BERLIN – Watching Italian soccer fans last month, one might have thought that a World Cup victory was the country’s most important opportunity this year. But it is the government’s performance in the European Union’s rotating presidency, not the Azzurri’s performance in the soccer tournament, that matters most. Indeed, Italy’s six months at the EU’s helm, which began this week, will provide the country with a critical opportunity to reshape its own ossified fundamentals – and to effect real change in Europe.
This admittedly unusual prospect can be credited to Italy’s new prime minister, Matteo Renzi. In just over 100 days in office, the 39-year-old former mayor of Florence has captured his country’s imagination. He has announced a spate of ambitious initiatives – one a month, as promised in his first speech – including sweeping constitutional changes, labor-market reform, and an overhaul of the country’s famously inefficient public administration.
Renzi has also offered austerity-beleaguered citizens short-term palliatives, such as a tax cut that gives an extra €80 ($109) to Italy’s lowest earners. Add to that extraordinary rhetorical talent and a pledge – on which he has largely delivered – to “bulldoze” the political class, and it is no wonder that, in the recent European Parliament election, his Democratic Party secured a remarkable 40.8% of the popular vote – more than any other national party.
Italians, who have long been frustrated by poor governance and a clientelist system, are prone to hail charismatic figures as national saviors. This explains the popular appeal of former Prime Minister Silvio Berlusconi and Beppe Grillo, the stand-up comedian who co-founded the populist Five Star Movement. In fact, critics have been quick to highlight the populist undertones of Renzi’s proclamations, with one, La Repubblica founder Eugenio Scalfari, arguing that the prime minister is merely implementing an agenda that was crafted by his predecessors and commanded by the EU.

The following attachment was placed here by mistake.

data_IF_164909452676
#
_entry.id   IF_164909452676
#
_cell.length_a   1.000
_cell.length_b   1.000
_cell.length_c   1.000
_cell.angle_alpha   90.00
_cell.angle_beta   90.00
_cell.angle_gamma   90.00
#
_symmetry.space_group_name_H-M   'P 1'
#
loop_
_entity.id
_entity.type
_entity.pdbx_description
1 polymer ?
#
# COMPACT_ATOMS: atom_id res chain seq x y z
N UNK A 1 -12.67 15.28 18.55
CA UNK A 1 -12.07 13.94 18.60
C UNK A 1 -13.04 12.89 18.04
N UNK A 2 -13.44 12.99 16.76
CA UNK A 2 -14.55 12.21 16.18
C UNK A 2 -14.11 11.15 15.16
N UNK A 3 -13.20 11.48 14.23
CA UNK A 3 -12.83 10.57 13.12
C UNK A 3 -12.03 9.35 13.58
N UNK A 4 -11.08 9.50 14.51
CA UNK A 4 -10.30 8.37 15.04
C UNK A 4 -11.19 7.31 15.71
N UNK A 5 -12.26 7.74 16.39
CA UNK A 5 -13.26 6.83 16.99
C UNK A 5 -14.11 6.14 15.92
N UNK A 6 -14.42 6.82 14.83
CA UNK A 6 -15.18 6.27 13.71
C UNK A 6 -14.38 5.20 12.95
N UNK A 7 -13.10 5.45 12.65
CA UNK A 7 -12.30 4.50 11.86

To change this perception, Renzi must capitalize on his victory to change the discourse, if not the course, of European politics. So far, he has been making the right noises. He has demanded an easing of the strict budget targets that have become synonymous with German-dictated austerity. He has decried a Europe that saves ailing banks, but not the refugees that arrive at Italy’s southern shores by the thousands. And he has argued that, when it comes to filling top EU positions, skills and experience should outweigh the candidates’ name recognition.
But such statements have yet to coalesce into a coherent pro-European story – not least because, with the exception of German Chancellor Angela Merkel, Renzi is the only winning representative of mainstream orthodoxy in a debate bedeviled by xenophobic and “anti-systemic” movements. In this context, Renzi’s observation that voters have given him an “extraordinary responsibility” is wholly accurate.
To meet voters’ expectations, Renzi must work to fill the gaps that have opened in post-crisis Europe. Specifically, he must help to find an alternative to the untenable mantra of “convergence” of policies and standards that has driven European integration – one that acknowledges countries’ divergent approaches to solving problems.
Such an effort would quickly reveal that the real divergence is not between the EU’s northern and southern members, nor between its debtors and creditors. It is within each European country, between the need for a meritocratic administration of public goods – a task with which EU institutions were once entrusted – and citizens’ demands for a greater say in national and European affairs.
In the case of Renzi – a media-savvy maverick – the man is the message. Like many other centrist politicians, he is expounding ideas that are anything but revolutionary; indeed, beneath the sound bites, they are not even particularly creative. But he has framed them with an appeal to opportunity and accountability that is unprecedented, especially in Italian politics.
To escape their current rut, European leaders must follow Renzi’s example, using the populists’ platforms – from social networks to local elections – to regain popular support for a project that is critical for European countries’ collective future. They must endorse Renzi’s “there are no excuses” narrative as the post-crisis equivalent of former British Prime Minister Margaret Thatcher’s argument that “there is no alternative.”
Sandwiched between Europe’s long summer holidays and Christmas break, the EU presidency actually lasts just over 100 days. If Renzi uses this time as effectively as he has used his first 100 days as Italy’s prime minister, Europe is in store for some much-needed positive change.